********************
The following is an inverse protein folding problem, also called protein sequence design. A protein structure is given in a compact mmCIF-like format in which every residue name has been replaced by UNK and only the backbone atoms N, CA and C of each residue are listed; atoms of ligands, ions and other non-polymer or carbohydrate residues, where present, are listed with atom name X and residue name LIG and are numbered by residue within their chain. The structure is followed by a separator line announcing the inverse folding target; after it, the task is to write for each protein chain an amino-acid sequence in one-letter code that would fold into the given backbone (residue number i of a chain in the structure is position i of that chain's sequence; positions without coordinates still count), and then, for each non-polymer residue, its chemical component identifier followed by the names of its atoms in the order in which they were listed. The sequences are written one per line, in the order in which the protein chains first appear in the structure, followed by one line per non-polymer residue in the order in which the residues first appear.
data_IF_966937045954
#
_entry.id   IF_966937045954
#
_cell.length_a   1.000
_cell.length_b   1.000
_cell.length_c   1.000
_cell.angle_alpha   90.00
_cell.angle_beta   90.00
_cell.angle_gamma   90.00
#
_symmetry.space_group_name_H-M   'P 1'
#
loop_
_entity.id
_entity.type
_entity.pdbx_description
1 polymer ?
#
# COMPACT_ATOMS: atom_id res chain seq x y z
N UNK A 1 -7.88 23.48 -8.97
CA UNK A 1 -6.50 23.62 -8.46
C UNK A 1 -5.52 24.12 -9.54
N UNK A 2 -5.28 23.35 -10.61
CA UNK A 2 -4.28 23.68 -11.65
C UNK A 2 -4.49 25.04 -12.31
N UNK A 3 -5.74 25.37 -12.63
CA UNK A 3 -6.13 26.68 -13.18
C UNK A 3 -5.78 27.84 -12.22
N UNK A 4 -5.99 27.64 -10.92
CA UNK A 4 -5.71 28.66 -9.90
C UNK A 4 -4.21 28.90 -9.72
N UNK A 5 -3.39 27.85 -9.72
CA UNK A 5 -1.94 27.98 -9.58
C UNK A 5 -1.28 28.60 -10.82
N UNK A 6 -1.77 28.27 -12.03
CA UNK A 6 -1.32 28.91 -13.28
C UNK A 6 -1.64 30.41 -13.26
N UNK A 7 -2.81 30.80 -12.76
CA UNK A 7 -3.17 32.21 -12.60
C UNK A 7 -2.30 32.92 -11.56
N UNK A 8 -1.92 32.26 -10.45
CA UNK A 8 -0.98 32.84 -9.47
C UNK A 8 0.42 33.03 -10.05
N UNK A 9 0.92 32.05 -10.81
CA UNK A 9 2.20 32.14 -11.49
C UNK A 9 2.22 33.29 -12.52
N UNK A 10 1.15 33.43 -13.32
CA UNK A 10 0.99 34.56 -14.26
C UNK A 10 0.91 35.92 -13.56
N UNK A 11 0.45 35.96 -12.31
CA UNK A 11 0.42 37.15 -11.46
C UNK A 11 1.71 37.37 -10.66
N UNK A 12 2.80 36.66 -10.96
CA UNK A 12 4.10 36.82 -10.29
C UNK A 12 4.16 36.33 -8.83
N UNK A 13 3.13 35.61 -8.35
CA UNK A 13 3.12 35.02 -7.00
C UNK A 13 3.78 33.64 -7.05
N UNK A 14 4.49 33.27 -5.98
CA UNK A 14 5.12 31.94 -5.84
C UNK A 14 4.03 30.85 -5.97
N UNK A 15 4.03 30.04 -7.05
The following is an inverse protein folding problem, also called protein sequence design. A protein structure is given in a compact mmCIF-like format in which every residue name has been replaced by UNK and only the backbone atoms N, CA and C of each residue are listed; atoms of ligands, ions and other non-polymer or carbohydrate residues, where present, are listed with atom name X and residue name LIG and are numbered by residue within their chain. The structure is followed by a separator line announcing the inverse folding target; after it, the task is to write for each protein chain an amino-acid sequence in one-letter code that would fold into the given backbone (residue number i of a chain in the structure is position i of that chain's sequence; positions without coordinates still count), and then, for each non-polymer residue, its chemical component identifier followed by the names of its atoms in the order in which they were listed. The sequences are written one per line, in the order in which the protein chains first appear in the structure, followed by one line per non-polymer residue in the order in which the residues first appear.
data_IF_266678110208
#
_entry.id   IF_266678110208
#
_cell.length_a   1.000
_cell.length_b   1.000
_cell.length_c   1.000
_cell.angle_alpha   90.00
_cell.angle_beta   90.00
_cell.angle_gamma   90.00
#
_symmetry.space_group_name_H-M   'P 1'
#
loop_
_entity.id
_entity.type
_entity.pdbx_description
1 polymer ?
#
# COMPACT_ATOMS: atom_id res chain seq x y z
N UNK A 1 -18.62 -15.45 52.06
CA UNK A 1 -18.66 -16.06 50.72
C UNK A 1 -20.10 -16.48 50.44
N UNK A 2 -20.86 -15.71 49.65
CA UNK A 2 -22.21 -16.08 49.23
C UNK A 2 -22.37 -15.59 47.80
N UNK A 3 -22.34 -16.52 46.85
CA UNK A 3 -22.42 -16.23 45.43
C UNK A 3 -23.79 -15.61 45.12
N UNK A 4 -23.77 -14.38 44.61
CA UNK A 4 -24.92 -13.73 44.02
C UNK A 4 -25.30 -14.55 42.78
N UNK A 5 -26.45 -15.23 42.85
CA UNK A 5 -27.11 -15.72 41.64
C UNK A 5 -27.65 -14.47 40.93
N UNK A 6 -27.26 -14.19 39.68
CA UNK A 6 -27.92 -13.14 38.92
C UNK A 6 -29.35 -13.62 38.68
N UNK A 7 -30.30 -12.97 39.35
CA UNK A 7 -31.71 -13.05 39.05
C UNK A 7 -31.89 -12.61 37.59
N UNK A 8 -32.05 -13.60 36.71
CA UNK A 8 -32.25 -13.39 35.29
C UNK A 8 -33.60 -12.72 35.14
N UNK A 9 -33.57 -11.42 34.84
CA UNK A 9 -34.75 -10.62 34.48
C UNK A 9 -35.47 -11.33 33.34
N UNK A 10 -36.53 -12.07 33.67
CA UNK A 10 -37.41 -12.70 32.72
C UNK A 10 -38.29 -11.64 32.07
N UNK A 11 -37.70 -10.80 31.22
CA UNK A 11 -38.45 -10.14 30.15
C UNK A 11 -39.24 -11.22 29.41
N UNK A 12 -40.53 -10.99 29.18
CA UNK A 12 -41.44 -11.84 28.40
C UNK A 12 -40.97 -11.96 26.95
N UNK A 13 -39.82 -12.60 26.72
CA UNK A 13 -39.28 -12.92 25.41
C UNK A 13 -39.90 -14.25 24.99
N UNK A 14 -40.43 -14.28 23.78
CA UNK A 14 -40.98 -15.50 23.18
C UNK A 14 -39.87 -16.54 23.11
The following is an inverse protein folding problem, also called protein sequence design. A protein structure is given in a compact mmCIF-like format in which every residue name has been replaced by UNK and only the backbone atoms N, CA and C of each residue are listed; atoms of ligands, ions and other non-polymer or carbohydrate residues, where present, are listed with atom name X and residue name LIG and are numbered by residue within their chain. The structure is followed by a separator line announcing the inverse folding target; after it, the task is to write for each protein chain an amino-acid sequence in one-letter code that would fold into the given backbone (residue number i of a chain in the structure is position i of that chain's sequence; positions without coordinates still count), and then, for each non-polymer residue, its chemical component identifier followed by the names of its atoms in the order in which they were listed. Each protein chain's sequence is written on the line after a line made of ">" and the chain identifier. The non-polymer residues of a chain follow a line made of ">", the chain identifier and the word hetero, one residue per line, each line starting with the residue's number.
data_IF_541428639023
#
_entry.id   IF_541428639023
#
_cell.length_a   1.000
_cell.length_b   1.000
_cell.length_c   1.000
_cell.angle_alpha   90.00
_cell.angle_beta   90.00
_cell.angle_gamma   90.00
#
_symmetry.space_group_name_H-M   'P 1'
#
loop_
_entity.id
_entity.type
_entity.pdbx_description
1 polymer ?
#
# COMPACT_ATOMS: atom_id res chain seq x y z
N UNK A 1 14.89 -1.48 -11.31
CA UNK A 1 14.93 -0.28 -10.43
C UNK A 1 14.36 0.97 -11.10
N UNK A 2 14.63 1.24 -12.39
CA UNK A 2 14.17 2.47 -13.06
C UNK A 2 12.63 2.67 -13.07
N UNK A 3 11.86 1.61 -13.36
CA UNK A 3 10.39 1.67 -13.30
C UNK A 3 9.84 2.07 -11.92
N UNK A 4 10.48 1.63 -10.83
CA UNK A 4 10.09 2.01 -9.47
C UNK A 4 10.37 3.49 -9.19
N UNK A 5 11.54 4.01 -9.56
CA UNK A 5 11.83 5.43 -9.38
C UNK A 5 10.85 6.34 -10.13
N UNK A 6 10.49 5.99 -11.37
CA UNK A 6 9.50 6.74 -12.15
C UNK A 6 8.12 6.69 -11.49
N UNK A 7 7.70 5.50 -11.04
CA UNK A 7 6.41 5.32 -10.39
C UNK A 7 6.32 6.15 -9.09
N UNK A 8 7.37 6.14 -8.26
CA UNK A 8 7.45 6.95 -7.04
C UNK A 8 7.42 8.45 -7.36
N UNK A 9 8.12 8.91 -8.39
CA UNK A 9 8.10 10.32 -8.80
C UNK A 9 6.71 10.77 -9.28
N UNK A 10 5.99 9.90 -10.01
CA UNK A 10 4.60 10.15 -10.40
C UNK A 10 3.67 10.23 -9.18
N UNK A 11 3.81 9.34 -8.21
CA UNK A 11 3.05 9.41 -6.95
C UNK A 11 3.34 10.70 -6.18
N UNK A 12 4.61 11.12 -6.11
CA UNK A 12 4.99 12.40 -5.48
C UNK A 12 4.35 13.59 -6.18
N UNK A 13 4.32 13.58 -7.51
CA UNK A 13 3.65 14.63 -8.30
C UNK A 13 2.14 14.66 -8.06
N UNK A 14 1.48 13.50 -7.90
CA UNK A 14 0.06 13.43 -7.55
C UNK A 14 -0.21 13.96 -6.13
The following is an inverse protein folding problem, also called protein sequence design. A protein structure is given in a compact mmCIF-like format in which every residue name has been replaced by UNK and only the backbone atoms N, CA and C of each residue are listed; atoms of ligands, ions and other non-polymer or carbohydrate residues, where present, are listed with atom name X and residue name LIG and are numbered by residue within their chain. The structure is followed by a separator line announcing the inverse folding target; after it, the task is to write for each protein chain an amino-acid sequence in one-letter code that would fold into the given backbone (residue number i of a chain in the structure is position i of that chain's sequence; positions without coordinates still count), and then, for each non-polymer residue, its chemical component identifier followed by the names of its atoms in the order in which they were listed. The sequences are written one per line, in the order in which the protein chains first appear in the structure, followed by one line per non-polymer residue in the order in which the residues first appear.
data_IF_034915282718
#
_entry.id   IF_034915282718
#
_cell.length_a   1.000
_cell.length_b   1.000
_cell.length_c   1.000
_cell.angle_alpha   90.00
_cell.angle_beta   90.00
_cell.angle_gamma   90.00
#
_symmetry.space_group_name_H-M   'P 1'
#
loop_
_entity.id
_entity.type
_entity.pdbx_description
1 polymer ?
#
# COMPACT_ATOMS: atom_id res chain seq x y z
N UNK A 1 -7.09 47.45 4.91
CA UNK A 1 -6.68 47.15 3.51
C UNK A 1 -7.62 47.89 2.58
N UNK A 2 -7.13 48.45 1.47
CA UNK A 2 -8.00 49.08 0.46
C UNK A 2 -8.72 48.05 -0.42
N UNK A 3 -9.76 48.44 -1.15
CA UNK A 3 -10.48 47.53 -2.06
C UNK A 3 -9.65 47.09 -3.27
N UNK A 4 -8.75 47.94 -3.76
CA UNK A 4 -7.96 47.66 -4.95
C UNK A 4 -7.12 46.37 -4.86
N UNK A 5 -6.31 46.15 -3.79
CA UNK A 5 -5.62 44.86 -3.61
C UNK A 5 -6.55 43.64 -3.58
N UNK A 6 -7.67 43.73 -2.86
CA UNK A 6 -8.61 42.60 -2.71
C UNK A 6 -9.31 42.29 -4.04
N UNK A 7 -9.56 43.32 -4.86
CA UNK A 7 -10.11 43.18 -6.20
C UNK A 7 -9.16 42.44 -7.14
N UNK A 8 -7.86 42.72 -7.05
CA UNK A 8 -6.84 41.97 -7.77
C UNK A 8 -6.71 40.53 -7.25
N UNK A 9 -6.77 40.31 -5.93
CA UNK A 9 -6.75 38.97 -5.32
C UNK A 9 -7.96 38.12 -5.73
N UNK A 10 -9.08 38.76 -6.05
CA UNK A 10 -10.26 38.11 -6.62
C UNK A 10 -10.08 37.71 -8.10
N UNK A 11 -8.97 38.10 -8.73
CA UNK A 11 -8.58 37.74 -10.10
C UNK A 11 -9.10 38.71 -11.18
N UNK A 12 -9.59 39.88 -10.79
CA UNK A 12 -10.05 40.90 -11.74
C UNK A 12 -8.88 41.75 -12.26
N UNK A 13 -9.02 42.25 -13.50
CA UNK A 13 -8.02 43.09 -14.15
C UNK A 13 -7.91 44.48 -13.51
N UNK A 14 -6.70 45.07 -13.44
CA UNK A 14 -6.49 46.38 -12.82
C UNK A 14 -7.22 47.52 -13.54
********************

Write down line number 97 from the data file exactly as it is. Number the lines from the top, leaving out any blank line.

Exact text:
C UNK A 4 -25.30 -14.55 42.78